Lisa and I love these uninhabited, natural cove settings for overnighting. Like Duncan Bay, we had the entire cove to ourselves, along with the occasional fishing boat that quietly made their early morning rounds around our boat. Being alone, on the hook, provides an opportunity to play music, appropriate to the setting, of course, without bothering anyone. It also provides us a sense of privacy you don’t get in a crowded anchorage, marina or residential setting. The privacy benefit especially comes into play when we want to use the cockpit of our boat as a showering station. We do have a wet head on Kismet, but it’s so much easier to use the cockpit. The advantages are that we don’t have to completely dry off the head walls and there is more elbowroom outside. If we’re in fresh water we have the option of using lake water instead of depleting our water tank – and really who doesn’t like a nice shower outside?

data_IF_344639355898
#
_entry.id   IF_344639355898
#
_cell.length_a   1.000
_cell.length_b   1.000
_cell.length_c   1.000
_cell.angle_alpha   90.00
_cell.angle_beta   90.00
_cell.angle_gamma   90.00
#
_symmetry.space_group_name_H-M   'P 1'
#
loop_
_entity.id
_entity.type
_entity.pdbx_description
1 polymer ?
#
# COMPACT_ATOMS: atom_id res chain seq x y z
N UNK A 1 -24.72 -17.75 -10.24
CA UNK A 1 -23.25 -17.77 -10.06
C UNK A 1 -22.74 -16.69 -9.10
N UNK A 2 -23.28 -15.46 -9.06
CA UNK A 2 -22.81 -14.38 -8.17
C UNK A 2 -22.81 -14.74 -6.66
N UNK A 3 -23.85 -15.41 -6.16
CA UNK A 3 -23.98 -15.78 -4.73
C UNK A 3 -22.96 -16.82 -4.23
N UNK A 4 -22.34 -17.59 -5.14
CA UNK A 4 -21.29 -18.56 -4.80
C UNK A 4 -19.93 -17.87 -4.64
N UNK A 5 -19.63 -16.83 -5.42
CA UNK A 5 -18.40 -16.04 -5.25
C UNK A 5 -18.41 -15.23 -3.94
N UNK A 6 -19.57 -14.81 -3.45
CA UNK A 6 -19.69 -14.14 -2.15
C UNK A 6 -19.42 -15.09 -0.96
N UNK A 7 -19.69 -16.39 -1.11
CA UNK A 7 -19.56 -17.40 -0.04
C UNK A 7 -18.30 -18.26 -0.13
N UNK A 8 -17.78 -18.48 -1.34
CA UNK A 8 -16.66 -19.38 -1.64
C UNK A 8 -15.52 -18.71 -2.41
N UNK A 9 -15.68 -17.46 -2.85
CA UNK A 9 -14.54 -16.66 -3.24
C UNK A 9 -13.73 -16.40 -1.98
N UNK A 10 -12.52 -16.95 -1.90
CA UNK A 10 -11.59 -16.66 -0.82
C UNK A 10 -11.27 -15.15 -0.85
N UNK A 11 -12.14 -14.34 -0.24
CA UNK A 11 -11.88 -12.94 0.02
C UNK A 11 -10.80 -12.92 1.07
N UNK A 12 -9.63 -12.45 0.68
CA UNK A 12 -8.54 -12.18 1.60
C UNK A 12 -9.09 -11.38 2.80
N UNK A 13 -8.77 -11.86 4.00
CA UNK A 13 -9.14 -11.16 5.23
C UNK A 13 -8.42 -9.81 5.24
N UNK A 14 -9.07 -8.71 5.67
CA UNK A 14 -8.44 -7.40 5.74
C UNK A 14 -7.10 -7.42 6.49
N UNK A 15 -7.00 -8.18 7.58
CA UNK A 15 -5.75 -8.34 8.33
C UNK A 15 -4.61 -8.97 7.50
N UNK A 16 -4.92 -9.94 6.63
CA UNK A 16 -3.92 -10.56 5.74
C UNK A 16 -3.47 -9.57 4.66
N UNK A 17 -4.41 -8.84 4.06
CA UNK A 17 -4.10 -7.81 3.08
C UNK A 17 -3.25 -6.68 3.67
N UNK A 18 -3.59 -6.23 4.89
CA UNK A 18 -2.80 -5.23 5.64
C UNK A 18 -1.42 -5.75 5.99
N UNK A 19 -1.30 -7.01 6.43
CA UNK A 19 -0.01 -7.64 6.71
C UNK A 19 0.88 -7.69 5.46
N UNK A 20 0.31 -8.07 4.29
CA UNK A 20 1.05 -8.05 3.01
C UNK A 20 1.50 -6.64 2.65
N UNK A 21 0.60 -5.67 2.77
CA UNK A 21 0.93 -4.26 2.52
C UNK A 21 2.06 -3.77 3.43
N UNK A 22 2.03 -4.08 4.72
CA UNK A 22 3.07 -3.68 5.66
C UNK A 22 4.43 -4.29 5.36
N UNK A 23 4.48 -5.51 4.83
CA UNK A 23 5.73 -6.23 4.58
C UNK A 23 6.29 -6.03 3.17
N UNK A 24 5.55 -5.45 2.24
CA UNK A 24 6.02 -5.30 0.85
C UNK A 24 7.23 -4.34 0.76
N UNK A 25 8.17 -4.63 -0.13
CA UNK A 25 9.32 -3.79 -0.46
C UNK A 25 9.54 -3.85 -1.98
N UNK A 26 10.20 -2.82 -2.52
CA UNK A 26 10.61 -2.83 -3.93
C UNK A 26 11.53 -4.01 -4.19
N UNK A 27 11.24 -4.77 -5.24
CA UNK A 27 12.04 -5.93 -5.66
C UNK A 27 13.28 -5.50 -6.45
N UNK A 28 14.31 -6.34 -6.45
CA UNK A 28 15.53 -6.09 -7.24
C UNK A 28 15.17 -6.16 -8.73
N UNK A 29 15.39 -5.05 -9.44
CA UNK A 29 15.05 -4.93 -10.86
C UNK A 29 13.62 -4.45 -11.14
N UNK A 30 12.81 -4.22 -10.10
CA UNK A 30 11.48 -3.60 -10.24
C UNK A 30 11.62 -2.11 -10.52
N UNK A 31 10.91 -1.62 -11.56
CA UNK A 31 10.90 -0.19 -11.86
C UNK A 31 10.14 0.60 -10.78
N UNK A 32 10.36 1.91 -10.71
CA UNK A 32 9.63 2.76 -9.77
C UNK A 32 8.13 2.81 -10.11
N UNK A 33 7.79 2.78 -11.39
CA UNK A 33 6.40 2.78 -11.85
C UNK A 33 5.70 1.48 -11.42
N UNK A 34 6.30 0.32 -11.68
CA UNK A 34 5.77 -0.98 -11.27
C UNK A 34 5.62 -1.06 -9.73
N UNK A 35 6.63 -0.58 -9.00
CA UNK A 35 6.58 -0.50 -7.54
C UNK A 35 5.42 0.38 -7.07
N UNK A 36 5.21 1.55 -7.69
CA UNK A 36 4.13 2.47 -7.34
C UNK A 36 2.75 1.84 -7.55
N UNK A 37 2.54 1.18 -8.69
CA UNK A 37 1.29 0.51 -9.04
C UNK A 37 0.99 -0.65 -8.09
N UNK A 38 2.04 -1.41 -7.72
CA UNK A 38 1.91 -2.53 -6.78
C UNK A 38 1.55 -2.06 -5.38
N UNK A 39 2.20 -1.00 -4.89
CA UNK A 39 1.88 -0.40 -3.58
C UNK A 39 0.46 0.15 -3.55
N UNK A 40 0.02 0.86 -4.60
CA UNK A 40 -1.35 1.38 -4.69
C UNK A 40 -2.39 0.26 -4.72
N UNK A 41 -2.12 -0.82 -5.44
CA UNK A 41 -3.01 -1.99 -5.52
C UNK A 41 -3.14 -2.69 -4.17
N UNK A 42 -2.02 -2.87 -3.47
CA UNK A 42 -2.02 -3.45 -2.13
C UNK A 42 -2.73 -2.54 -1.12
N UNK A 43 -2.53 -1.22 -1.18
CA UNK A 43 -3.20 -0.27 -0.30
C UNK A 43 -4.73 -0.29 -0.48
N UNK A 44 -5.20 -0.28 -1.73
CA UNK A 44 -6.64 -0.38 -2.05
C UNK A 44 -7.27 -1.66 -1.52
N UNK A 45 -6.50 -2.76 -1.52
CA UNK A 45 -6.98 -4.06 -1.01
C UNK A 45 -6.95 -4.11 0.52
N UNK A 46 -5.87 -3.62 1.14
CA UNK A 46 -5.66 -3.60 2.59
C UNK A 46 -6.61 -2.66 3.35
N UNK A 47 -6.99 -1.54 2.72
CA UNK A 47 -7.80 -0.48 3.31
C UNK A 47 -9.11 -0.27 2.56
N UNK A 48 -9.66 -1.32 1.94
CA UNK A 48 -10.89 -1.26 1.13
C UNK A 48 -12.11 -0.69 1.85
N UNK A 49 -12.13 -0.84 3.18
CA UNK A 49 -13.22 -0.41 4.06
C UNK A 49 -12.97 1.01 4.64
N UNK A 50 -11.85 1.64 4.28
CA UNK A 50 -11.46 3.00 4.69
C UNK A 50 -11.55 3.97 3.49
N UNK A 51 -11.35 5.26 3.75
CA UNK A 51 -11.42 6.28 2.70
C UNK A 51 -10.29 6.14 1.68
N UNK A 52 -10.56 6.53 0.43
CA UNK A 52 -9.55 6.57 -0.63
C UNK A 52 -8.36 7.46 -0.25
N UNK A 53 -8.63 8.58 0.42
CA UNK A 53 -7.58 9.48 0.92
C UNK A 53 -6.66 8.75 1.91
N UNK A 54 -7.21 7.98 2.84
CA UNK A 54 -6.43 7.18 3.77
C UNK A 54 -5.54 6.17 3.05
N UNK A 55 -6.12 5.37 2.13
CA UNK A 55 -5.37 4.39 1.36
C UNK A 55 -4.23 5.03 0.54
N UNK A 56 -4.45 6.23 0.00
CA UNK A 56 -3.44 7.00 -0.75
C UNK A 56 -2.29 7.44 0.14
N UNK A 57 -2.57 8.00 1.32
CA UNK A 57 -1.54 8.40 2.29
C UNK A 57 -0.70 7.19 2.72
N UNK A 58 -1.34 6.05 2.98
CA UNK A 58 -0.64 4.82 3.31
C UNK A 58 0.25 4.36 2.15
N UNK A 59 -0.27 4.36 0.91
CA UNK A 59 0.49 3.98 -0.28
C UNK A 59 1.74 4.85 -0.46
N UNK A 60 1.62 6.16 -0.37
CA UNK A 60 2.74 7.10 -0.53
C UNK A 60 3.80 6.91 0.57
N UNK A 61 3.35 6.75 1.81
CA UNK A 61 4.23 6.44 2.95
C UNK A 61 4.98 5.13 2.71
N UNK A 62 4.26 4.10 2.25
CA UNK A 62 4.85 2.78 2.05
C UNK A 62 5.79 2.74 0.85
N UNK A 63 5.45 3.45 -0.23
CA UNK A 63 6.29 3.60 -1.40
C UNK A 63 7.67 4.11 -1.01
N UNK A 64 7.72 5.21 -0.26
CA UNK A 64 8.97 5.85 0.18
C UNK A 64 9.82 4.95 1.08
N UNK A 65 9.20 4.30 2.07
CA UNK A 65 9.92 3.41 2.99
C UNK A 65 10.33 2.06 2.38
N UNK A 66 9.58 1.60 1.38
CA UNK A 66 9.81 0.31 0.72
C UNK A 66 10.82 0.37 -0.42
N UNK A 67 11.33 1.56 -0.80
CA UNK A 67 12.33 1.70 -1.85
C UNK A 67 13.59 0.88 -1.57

We woke the next morning, having had one of calmest nights on the hook in recent memory. As we lay in bed, the stillness of the boat and the quiet of the cove provided an excellent night’s rest. It was so quiet I could only hear the slight humming of our boats battery charger, emanating from the bowels of the cockpit locker.
With only a slight amount of fog remaining it was time to pull anchor.
Upon arising from our stateroom, I immediately saw the reason for our surreal state of being; we were socked in by a blanket of fog so thick it seemed it could be cut by a knife. In 2005, I learned a lesson about fog from a wise woman on the Mississippi River. Fern, of Hoppie’s Marina, imparts a very simple lesson during her "river reviews." Fern says, “If you can’t see from one side of a river to the other because of fog, stay put.” Remembering Fern’s sage advice, we remained at anchor for another couple of hours as we enjoyed watching the fog slowly move around and finally out of our anchorage. Finally we could see out into the river again, it was time to go. Oh, the things you’ll see while on the hook.